Jamboree is a great event itself, but it also serves as a motivator for other functional areas of SCGS. You’ll hear, time and time again, that “We want to get this done in time for Jamboree.” Whether it’s producing a new marriage index, or installing new microfilm reader-printer equipment, updating the online catalog, revising brochures for the various interest groups, or even getting the Library curtains washed, Jamboree provides a concrete deadline. Things just seem to get done in time for Jamboree and the entire organization benefits.

SCGS is taking its first wobbly, tentative steps into providing educational content through webinars. The first free webinar will be held Saturday, March 27, with George Morgan leading a session on “How to Get the Most out of a Genealogy Conference.”

None of this evolution could have been possible without the foresight, dedication, leadership, and thousands of hours of time contributed by the librarians, indexers, back-room staff, and other volunteers of the Southern California Genealogical Society. The Society has no paid staff; it is managed entirely by volunteers. No words of gratitude can come close to expressing thanks for the willing participation of these members.

SCGS has embraced social networking as a way to build involvement, communicate with members and potential members, and to market its various programs, including Jamboree. Blogs and tweets and Facebook posts have brought increased exposure and we are reaching more members and potential members than ever before. We are fortunate to have the support and personal relationships that have developed within the geneablogging community, and in that way, everyone who reads this post is contributing to the continued health of the Southern California Genealogical Society. For that, we thank you.

Adapt. Evolve. Change.

And thank you, Good, Good Internet!

This post is being submitted to the inaugural edition of “Carnival of Genealogical Societies.”
The opinions expressed in this post are my own.
Paula Hinkel
Posted by Paula from SCGS at 11:50 PM, 06 March 2010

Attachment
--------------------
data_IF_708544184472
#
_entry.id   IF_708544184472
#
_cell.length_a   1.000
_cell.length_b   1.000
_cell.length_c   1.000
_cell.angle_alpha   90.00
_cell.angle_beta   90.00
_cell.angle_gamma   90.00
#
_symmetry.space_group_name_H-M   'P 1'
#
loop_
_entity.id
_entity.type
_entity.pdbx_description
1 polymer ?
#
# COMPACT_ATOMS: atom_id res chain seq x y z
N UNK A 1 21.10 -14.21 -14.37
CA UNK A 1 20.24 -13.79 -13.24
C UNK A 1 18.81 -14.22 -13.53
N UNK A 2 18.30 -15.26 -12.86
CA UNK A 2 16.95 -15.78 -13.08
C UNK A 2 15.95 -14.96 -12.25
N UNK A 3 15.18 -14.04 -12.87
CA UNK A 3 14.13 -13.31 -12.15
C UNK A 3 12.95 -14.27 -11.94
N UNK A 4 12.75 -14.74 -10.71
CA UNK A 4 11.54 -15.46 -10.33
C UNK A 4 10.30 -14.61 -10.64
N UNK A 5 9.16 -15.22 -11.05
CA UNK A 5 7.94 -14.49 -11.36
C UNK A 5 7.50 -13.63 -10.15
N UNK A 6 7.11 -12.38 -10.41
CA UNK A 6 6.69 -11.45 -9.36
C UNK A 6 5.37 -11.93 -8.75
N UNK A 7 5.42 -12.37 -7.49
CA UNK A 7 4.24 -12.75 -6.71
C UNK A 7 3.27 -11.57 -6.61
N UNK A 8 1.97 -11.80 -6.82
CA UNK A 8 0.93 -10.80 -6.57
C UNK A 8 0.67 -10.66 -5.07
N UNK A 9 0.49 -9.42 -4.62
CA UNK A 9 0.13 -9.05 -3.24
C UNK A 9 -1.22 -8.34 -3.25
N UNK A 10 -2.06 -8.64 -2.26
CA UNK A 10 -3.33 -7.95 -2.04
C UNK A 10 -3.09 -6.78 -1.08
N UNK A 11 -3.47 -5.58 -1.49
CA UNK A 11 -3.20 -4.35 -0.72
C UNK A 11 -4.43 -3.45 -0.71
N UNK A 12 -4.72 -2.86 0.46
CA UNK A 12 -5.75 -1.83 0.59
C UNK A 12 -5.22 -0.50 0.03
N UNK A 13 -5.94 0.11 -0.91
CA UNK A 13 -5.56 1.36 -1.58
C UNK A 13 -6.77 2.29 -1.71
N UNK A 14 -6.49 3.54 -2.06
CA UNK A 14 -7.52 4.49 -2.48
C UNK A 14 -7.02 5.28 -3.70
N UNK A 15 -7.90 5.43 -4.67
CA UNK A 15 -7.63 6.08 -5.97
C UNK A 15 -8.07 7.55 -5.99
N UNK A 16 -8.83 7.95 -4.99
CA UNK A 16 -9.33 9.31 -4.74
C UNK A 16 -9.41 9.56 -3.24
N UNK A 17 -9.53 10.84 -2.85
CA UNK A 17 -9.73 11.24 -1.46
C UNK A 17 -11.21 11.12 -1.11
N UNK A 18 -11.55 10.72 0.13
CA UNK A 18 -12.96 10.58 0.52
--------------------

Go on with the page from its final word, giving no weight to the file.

Southern California Genealogical Society and Family Research Library

Labels: Carnival of Genealogical Societies

The Rash

My mother’s maiden name is Rash. As I was researching her family name, I discovered a Fannie Rash which I thought was quite humorous. As I kept researching I discovered there were more Fannie Rashes than I wanted to believe! Some were by birth — others by marriage. Maybe this was just a common thing back then. (Thanks to Kay Ballard)
Published with permission: Previously published in RootsWeb Review: 10 March 2010, Vol. 13, No. 3

FYI: Check Comments

Comments to previous posts (those items in the center column of the Bulletin page) are actually posted to the previous post and not again at the top of this center column.

So that you don’t miss comments which update a post, always go down the left column of the page to comments.

A recent comment on the previous query of SHIREY, was listed there on March 8.

March 15 Meeting News

The regular monthly meeting (on March 15) is approaching and only a week away. Here are some items of interest about the meeting:

1. The program will feature guest speaker Joe Hayden of Quitman talking about Wood County veterans. Vice-president Dorothy Harbin is working on some additional ideas to go with that theme.

2. If there is time, we may also be able to work on the accumulation of obituaries in the Genealogy Research Center. You might want to bring some scissors and glue sticks just in case.

3. President Shirley Patrick has sent a message asking that we let members know that she will be unable to attend the March meeting due to grandchildren visiting over Spring Break, and she has ask the vice-president to preside at the meeting.